Continue with the next part of the history of Trumpington Village Hall.
Display panel about the history of the Village Hall, Centenary Exhibition, October 2008. Photo: Stephen Brown.
In 1936, the British Legion took over the Men’s Institute and ran a Social Club for the benefit of the village and headquarters of the British Legion. The Trustees agreed to pay the outstanding liabilities of the Men’s Institute and rent the rooms to the British Legion for £10 a year (later reduced to £5 a year). The assets of the Institute included two billiard tables, a chess set and 7-8 cwt of coal.
Party to celebrate the coronation of George VI, 1937. Photo: Margot Andrews. Reproduced in Trumpington Past & Present , p. 115.
The Village Hall was an important local centre during the Second World War. In 1940 and again in 1943, the Hall was let to the Education Committee as a canteen for school dinners and this use continued until after the War. In 1941, the Air Raid Precautions unit set up a feeding centre in the Hall, in case of enemy attack. The Brigade Headquaters stationed at Anstey Hall used the Village hall for dances, with inevitable problems. Evacuees from St James School, Muswell Hill, set up a schoolroom in the Hall and held a Christmas Party there on Boxing Day. The British Legion showed a film on missionary work, with two sittings to accommodate the extra children. The British Legion and Women’s Institute organised a canteen for soldiers living in local camps. There was a National Savings indicator outside the Hall, with a movable seagull which showed the total savings from the village, so that Street Savings Groups could check the progress. In 1944, it was suggested that the new Primary School could be built adjoining the Hall and sharing facilities, but this was not pursued. William Pemberton retired as a Trustee in January 1943 and Mrs Viola Pemberton took his place alongside Mr Saville Peck (now the Chairman) and the Vicar.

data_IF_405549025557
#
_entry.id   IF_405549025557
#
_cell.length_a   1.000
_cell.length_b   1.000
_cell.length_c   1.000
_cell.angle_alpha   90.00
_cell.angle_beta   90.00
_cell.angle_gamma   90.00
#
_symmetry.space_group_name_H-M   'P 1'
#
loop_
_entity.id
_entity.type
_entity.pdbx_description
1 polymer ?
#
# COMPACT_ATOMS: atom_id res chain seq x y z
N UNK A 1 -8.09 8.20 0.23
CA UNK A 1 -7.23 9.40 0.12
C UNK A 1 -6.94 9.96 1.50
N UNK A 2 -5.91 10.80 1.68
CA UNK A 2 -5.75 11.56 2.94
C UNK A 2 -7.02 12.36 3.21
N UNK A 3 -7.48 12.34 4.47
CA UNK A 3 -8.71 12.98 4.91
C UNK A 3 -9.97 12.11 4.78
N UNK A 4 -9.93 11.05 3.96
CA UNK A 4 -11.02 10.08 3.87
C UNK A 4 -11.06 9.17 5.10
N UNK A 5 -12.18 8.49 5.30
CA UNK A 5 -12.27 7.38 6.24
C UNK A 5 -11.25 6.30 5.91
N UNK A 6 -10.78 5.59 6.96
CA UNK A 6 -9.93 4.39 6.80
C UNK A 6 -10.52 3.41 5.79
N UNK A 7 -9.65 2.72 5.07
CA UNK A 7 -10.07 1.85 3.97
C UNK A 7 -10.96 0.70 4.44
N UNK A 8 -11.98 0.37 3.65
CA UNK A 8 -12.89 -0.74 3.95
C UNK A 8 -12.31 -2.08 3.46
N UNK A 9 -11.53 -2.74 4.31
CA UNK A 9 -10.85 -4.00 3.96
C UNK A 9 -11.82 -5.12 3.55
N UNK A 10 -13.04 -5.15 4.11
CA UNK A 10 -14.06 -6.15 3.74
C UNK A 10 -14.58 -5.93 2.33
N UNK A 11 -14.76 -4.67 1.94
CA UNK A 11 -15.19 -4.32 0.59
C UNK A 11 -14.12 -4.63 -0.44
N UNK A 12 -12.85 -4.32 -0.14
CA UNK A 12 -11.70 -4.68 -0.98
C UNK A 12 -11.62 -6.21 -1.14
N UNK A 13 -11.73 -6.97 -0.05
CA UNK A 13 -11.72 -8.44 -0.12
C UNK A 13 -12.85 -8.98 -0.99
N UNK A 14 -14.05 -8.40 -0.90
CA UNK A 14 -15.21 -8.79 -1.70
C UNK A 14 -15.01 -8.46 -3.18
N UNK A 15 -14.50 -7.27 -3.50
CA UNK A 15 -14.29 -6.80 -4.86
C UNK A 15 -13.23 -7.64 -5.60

Poster for a dance concert by The Anstey Rhythm Revellers , 19 May 1941. Source: Percy Seeby.
The band outside the Village Hall at the wedding of Mabel and Percy Seeby, 18 November 1944, the day the street lights were turned on again. The band made an arch of their instruments and went on to the reception in the Village Hall (Percy is the figure with the saxophone). Mabel had been evacuated to Trumpington during the war. Photo: Percy and Mabel Seeby.
In 1947, the Pemberton Trustees donated additional land at the rear of the Hall to be used for an extension, to house an army hut and toilets, to be installed by Mr L. Wedd. It was agreed to ask the Council to remove the air-raid shelter from the rear of the Hall. With the addition of the hut, the Trustees agreed to continue to let the rooms to the Trumpington British Legion Social Club, now at a rent of £50 per year (an increase from £10 a year). In 1949, the Trumpington Sports Association formed a Football Section. As there was no changing facility on the Recreation Ground, the Secretary of the Association asked if they could change in the cloakroom at the Village Hall on Saturday afternoons. Later in the year, the Pemberton Trustees agreed to allow a right of access from the farm road to Manor Farm to the rear of the Hall, for the purpose of a scout hut.
Revised list of charges for the use of the Hall, November 1947. There was a small addition to the charges after the installation of a gas meter rather than a slot meter. Source: Village Hall archive.
Letter from the Pemberton Trustees about the donation of land for an extension, including land which held an air raid shelter. The agreement specifies the need for stock-proof fencing, December 1947. Source: Village Hall archive.